“If you worked for an old biker dude, you’d clean his motorcycle,” Grimm said, laughing.

The toxic culture of the industry nearly came to a breaking point for Saint Amour as she progressed towards designing her first piece. Often, the first human tattoo an apprentice completes must be done on their own skin. Saint Amour recalled the hyper-masculine, misogynistic environment in the shop where she learned, with fellow staff belittling her skills and making a barrage of sexist comments over her shoulder. 

As the time to put together her design drew closer, she remembered, “​​A lot of the older guys [were] bullying me [saying], ‘What are you going to tattoo on yourself?’ Day in and day out, it would bug me.” 

Before revealing the design she came up with – one that’s now permanently inked on her leg – Saint Amour paused, smirking, and said she felt the tattoo was not very “age-appropriate.” 

At that time, Saint Amour remembers thinking, “I’m just going to do something really crazy to freak them out. I’m going to tattoo a dick on myself for my first tattoo.” 

And she did. 

“They were like, ‘No way,’” she said. “Then I did it and they were like, ‘You’re f**king insane,’ so they left me alone.” 

What the old-school biker dudes saw as “insane” became a way for Saint Amour to take ownership of the misogynistic narratives that surrounded her in the apprenticeship. The tattoo – a banana-shaped, rainbow-coloured and explicitly-phallic design – exemplifies her bold, colourful and provocative style. To Saint Amour, the tattoo not only made her body of work stand out, but resisted lingering stereotypes and limitations in the industry.  

Looking back on their time in apprenticeships, Grimm noted that tattooing isn’t the same now as it was a decade ago. Seeing more and more queer and family-owned studios in Toronto and across Canada over the years has built a culture that they say is increasingly safe, inclusive, and welcoming.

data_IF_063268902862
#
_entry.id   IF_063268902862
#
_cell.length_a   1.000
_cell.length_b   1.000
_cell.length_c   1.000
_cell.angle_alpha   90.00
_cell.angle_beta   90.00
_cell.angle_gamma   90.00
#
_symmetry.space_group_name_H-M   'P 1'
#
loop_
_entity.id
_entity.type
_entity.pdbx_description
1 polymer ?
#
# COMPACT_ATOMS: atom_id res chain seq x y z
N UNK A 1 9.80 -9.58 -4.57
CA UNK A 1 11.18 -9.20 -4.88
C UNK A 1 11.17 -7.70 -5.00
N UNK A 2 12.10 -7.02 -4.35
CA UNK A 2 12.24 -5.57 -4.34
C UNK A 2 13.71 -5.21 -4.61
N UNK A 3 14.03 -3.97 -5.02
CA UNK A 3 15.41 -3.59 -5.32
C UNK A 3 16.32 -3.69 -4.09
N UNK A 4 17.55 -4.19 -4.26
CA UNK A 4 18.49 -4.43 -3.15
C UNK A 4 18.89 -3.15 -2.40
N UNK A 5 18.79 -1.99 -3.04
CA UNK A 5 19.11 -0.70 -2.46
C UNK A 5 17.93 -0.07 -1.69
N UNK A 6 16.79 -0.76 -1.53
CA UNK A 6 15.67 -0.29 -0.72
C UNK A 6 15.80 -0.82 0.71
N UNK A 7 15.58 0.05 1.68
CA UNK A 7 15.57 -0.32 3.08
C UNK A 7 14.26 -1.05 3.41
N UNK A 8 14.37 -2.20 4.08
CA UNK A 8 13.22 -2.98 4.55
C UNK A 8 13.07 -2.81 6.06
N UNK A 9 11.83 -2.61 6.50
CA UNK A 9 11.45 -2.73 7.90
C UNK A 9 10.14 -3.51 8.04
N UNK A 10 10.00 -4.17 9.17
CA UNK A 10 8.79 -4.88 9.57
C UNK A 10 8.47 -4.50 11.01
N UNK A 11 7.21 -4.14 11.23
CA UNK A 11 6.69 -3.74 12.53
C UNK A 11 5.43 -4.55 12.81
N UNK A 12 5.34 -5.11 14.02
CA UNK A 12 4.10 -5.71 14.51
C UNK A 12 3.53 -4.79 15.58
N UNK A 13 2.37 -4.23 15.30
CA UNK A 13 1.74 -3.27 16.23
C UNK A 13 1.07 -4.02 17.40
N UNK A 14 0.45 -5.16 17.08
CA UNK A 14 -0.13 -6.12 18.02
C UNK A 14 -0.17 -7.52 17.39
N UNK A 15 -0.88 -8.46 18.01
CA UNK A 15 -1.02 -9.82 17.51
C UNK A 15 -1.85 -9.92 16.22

For the past two years, Grimm has run a flash tattoo fundraiser in honour of the Transgender Day of Visibility on March 31. Half of the proceeds from the set of flash tattoos, or smaller, already-prepared designs, are donated to the Get Real Movement, which addresses homophobia, transphobia, and racism through workshops with secondary students. Having gone through public school with a heightened awareness of unsafe environments for queer and marginalized students, Grimm said the charity’s goals “really resonated” with them. 

Anti-queer sentiment in the Greater Toronto Area is still very much alive. Last fall, protestors marched as part of the “1 Million March for Children ” in opposition to diverse gender and sexuality curriculum in schools. Provincial governments across Canada, including Saskatchewan, New Brunswick, and most recently, Alberta, have also introduced different LGBTQ+ targeted policies in the past year, such as requiring parental consent for schools to use names or pronouns different from those a student was assigned at birth. 

Elevated Body Adornment’s owner and head-piercer Kadie Rankin said creating safe environments for the queer community both in and out of the tattooing industry is a collaborative effort. Recalling the “horrible” and “abusive” atmosphere of her own apprenticeships in 2011, Rankin simply “wanted to create a space that was not that.” 

Sourcing supplies from Canadian and women-owned businesses, helping transgender women clients get “really gender affirming” first ear piercings, or simply throwing on some Lo-fi music builds an atmosphere she says helps clients feel more comfortable in both the studio and in their own skin. 

“I’m honoured to be a part of [body adornment] experiences with everyone, and that they trust me to do something like that for them,” said Rankin. 

“It’s been a journey. I feel like everyone in the shop works together to create that space.” 

Years after first designing the admittedly “vulgar” banana tattoo, Saint Amour’s small act of resistance, like the bare patch on her forearm, has resonated with her community of clients. That particular tattoo has taken on new meaning as a symbol of sexual liberation and agency. 

“It transformed into something else because I posted it [on social media] and so many people liked it. I dug deep down and found what the meaning was for me, in a sense,” she said. 

A gay client of Saint Amour’s, whose deeply religious background suppressed his identity, had that same affectionately-named “banana dick” tattooed on his foot in vivid colour. 

“It was very oppressive for him. For him, this tattoo really meant freedom to express his sexuality. I’ve related to a lot. Every time I did this tattoo I learned more about myself. Other than that, it’s just really silly,” she said. 

After finally revealing the original piece in its permanent home on her skin, Saint Amour rolled her pant leg back down with a laugh and sighed. 

 “This banana dick is going to haunt me for the rest of my life.”